Diet-induced obesity impairs dopamine to alter food behaviors

UNCG Author/Contributor (non-UNCG co-authors, if there are any, appear on document)
Conner Wallace (Creator)
The University of North Carolina at Greensboro (UNCG )
Web Site:
Steven Fordahl

Abstract: Obesity prevalence has been increasing for decades with food intake patterns being a strong contributor to weight gain. Food intake is controlled through multiple brain networks, and diet-induced disruption to dopamine neurochemistry could promote overeating of palatable foods high in energy density from added fats and sugars. Intake of palatable foods acutely increases dopamine neurotransmission in the dorsal striatum and ventral striatum (nucleus accumbens (NAc)), which play roles in motivation to obtain and consume food and reward-based learning. Conversely, long-term intake of a diet high in saturated fat (HFD) diminishes the capacity for dopamine release and reuptake and impairs dopamine receptor signaling, which may promote overeating to stimulate the dopamine system. However, the precise physiological mechanisms by which HFD intake diminishes dopamine neurotransmission to alter food-related behaviors are not fully characterized. Therefore, the purpose of the presented articles included exploring contributions of inflammatory and ?-opioid receptor stress systems and insulin resistance specifically upregulated by a HFD to alter dopamine neurotransmission and whether diet-linked effects could be paired to changes in behavior. Results presented herein suggest that sensitivity to proinflammatory cytokines to reduce NAc dopamine release are heightened by HFD intake, and replacement of a preferred HFD with a less palatable low-energy dense option promotes diet-related anxiety related to potentiated sensitivity of the ?-opioid receptor system to diminish dopamine tone. Further, whereas insulin in the striatum was exhibited to induce satiety and control food preference in lean controls after feeding, HFD intake induced near-total dietary inflexibility towards alternate palatable treats. Overall, HFD-induced obesity promoted insulin resistance and sensitivity to proinflammatory and ?-opioid receptor signaling that altered NAc dopamine neurotransmission linked to alterations in food-related behaviors, and these changes may promote cravings for palatable foods that inhibit weight loss attempts by obese individuals.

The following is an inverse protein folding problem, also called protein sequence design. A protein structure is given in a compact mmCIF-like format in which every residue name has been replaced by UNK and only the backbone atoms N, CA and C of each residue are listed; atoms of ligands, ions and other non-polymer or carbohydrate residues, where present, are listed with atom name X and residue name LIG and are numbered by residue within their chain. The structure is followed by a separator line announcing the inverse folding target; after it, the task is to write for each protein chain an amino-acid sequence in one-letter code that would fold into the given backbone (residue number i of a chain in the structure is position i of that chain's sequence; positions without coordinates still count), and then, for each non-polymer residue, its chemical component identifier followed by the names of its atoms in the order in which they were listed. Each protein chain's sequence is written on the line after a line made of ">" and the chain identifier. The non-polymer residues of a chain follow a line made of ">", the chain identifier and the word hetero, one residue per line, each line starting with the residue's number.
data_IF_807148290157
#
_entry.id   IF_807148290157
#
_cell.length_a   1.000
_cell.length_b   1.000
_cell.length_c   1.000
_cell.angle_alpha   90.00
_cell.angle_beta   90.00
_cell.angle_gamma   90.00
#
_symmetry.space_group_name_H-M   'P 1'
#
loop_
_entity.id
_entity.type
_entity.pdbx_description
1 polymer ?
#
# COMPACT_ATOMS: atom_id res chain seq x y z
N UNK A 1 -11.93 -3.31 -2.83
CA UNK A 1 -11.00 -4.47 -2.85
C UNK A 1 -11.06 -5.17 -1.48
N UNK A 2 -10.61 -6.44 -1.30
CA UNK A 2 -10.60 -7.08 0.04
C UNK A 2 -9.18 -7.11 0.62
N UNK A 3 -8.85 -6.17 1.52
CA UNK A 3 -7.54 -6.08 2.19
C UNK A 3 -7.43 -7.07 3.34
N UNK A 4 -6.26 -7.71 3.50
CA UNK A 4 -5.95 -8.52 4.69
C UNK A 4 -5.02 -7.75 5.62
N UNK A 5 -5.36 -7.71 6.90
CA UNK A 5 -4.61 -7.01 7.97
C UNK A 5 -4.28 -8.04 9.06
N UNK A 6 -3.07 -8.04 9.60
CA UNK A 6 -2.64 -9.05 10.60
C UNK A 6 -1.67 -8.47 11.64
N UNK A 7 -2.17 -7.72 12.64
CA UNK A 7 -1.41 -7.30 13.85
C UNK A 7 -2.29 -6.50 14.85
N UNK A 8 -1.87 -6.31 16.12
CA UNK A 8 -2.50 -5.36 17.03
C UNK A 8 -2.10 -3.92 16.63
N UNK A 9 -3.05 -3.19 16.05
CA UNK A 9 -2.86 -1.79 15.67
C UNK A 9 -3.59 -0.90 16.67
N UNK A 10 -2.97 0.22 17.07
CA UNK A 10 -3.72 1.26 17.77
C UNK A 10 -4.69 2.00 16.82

Additional Information

Language: English
Date: 2021
Dopamine neurochemistry, High-fat diet, Inflammation, Insulin resistance, Nucleus accumbens, Obesity
Insulin resistance

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